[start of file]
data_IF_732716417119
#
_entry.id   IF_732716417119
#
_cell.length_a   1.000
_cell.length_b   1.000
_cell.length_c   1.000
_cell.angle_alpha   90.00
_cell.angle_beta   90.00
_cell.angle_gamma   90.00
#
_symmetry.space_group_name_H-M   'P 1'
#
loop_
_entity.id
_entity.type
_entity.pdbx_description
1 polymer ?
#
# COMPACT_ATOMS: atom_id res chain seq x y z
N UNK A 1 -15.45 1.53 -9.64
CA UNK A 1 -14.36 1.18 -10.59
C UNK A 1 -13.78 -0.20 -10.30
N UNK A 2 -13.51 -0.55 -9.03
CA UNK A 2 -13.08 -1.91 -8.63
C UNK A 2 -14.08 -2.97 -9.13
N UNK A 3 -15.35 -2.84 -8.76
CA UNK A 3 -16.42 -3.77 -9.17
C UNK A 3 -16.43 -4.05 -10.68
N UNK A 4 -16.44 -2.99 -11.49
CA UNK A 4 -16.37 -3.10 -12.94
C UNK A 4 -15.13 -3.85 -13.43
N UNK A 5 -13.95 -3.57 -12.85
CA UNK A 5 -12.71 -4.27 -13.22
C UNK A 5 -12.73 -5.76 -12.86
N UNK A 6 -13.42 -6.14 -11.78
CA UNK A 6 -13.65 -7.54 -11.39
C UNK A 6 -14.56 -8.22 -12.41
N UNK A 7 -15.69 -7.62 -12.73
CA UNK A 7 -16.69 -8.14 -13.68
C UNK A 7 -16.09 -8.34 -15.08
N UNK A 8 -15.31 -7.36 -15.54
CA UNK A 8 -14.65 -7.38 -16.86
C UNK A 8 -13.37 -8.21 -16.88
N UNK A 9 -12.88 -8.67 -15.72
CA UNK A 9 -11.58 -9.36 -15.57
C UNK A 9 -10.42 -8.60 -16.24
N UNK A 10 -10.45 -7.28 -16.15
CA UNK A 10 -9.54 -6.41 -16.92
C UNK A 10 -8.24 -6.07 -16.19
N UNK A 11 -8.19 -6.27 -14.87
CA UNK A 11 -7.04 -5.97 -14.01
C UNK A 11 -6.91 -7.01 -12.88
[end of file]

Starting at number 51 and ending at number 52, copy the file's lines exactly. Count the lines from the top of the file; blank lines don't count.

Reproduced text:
N UNK A 11 -8.19 -6.27 -14.87
CA UNK A 11 -7.04 -5.97 -14.01